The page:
This relief is of particular importance for parents transferring properties to their children, which they will use as their private residence. The relief also arises where elderly siblings are living together sharing a private residence and one of them dies leaving their interest in the property to the survivor. A brief summary of the rules applying is as follows:
- The relief applies to a residential property plus gardens up to one acre.
- The beneficiary must have lived in the property as their only or main residence for a period of three years immediately preceding the date of the gift or inheritance. From the 1st February 2007 new rules apply for gifts of the family home from parents to children who reside in the family home with the parents. To qualify for this exemption parents will have to move out of the family home at least three years before they gift the property to their child. This amendment does not affect children who inherit the family home once all other conditions are satisfied.
- The beneficiary must not own or have an interest in any other residential property.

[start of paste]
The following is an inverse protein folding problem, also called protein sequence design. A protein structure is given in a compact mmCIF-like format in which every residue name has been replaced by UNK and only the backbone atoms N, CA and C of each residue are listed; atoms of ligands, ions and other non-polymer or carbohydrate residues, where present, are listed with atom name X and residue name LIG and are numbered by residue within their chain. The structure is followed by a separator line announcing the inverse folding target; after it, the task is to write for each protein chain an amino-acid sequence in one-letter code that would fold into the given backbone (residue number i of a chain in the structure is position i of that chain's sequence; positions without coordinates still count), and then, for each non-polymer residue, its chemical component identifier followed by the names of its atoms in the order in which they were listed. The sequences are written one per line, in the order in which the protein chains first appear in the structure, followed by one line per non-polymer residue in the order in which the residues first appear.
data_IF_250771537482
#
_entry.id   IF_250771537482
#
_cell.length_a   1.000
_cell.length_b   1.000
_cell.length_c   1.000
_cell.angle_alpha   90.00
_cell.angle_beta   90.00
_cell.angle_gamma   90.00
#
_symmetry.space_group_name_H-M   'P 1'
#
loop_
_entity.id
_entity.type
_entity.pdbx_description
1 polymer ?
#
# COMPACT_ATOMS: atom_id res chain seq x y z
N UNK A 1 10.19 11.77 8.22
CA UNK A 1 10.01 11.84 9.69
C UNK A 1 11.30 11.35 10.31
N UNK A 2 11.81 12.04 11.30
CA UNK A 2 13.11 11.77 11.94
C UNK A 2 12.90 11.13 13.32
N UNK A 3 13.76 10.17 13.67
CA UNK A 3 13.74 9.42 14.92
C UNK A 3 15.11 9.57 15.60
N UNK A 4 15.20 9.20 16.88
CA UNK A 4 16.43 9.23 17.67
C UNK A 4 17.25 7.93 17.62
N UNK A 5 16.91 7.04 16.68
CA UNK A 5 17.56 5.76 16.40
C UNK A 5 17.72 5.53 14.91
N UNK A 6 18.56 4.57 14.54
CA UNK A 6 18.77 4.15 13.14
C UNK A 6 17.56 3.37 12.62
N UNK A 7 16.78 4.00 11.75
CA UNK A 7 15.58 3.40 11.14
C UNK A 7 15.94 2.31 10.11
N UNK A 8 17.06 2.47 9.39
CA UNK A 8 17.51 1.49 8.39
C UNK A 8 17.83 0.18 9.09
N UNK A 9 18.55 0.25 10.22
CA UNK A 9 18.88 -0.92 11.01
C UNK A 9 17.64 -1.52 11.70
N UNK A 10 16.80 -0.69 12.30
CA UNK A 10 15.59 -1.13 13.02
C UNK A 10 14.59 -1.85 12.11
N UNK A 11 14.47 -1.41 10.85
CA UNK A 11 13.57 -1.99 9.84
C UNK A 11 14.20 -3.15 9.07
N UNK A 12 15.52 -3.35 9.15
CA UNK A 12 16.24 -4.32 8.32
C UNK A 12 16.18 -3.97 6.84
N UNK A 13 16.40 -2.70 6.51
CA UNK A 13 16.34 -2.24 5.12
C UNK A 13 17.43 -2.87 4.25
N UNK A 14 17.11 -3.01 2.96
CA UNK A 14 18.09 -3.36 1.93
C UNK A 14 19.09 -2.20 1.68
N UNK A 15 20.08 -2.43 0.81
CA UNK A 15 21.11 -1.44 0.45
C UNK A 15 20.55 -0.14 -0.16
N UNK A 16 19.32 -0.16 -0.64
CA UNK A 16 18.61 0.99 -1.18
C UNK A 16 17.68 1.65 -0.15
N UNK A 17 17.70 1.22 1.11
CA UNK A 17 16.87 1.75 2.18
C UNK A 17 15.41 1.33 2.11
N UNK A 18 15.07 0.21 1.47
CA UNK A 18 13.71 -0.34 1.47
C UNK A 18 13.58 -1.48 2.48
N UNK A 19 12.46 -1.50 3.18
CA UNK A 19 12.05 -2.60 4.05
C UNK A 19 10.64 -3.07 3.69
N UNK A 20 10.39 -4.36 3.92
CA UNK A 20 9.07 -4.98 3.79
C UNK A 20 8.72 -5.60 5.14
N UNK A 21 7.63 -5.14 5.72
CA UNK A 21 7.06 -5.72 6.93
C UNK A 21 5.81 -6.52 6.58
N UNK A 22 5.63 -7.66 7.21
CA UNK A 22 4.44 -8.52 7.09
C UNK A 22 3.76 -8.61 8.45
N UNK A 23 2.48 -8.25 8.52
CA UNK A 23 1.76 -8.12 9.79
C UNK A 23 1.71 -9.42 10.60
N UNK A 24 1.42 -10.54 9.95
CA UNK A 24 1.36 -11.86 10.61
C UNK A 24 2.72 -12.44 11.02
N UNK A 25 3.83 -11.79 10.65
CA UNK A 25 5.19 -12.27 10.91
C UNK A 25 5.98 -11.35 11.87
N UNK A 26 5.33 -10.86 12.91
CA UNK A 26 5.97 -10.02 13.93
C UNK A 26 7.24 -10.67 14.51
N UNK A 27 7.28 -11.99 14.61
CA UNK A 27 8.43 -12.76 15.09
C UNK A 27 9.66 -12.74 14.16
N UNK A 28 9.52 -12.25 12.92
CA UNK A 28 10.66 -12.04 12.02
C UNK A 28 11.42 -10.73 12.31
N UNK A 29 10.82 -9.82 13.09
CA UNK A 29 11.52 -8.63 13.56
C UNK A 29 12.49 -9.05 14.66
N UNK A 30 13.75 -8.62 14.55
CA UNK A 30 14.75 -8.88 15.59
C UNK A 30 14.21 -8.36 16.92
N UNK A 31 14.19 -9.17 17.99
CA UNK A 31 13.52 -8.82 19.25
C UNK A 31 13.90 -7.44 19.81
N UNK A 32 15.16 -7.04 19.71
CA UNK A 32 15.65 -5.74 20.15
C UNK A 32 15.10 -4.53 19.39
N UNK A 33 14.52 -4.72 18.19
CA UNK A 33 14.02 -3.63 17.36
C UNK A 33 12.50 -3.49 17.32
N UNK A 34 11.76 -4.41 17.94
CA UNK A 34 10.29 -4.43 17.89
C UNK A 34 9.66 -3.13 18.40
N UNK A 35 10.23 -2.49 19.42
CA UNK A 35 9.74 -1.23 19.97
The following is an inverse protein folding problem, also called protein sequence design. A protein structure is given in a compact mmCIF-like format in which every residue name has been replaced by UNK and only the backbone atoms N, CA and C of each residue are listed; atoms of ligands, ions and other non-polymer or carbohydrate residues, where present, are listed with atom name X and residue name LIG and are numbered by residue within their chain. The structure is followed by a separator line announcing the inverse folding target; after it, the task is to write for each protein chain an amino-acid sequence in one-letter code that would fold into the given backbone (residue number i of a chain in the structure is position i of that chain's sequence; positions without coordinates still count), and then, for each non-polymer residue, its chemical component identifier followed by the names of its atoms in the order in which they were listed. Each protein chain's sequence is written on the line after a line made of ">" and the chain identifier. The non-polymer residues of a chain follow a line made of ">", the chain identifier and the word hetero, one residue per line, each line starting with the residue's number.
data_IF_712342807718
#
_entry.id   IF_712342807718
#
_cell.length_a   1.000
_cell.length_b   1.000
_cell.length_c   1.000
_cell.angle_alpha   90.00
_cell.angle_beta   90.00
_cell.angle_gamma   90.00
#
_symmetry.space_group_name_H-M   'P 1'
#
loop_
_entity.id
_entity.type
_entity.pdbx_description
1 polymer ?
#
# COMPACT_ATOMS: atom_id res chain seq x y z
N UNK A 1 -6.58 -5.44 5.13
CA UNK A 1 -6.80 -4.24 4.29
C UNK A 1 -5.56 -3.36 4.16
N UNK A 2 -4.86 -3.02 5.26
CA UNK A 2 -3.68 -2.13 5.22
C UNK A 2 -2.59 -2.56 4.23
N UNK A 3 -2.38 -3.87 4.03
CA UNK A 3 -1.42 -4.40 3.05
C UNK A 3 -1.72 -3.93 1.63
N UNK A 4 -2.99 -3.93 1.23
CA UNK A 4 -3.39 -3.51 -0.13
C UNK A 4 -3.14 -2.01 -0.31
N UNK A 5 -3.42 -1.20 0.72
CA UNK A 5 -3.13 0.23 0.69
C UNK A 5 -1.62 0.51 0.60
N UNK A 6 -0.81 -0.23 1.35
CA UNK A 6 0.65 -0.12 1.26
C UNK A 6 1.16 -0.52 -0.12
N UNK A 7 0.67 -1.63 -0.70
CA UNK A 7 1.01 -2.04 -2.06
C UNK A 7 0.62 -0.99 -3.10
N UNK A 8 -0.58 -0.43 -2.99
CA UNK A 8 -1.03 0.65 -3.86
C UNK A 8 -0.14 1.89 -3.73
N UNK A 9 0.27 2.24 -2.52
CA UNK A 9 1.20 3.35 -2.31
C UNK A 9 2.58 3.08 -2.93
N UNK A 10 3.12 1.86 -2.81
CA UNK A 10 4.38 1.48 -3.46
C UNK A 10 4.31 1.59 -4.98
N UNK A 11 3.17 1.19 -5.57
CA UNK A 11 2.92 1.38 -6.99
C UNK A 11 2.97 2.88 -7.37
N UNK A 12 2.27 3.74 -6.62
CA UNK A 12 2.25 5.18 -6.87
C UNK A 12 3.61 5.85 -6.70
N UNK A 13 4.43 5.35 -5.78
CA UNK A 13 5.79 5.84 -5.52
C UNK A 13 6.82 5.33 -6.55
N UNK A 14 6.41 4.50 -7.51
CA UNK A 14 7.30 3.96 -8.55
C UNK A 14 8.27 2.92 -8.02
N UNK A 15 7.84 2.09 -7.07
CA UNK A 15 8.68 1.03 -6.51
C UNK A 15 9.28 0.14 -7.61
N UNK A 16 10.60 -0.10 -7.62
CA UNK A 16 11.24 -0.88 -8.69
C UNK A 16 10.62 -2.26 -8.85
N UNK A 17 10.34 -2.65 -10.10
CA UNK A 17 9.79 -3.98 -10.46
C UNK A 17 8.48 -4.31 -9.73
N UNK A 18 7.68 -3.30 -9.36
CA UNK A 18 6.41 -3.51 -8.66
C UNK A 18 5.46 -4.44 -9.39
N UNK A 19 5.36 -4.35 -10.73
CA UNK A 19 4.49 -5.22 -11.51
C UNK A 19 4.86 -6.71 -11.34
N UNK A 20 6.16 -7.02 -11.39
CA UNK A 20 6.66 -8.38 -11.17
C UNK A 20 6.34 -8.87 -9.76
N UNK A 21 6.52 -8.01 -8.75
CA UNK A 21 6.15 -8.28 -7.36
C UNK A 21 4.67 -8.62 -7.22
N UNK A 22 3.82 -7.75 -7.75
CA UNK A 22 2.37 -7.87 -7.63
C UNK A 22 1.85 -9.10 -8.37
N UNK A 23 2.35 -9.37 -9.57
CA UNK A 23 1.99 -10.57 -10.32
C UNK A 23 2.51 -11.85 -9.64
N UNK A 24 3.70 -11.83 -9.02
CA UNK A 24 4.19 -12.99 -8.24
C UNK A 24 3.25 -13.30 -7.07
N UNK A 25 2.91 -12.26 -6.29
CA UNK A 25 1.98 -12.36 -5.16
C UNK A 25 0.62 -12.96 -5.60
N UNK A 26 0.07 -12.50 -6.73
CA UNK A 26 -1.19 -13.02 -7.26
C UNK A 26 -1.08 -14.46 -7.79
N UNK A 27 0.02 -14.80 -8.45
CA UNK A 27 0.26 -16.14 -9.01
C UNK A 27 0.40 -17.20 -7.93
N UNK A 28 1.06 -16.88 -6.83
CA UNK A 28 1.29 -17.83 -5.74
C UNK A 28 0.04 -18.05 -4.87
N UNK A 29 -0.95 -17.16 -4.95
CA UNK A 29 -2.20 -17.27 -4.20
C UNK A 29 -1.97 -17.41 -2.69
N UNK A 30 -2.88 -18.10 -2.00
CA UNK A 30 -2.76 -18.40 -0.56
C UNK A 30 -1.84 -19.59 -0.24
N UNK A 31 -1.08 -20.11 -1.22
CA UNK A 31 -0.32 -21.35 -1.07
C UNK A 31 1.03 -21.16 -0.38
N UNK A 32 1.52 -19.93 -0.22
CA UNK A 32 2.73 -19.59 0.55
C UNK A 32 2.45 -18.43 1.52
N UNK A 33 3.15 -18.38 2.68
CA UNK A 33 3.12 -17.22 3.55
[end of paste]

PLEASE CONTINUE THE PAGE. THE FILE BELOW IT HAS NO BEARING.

- If the beneficiary is under fifty-five years of age they must continue to occupy the property as their private residence for a period of six years thereafter. If the property is sold within the six-year period and not reinvested in the purchase of a new property then the benefits of the original relief may be taken back. This also applies if the property ceases to be used as the beneficiary’s private residence within the six year period. There are also special rules for dealing with situations where the property is sold to fund medical care or the beneficiary ceases to use the residence because of moving to a nursing home or because the beneficiary is working abroad.
- There is a complete exemption from tax in these circumstances and it does not erode the tax-free threshold otherwise available.
This is a very good relief and of great benefit for planning ways to reduce inheritance tax liabilities.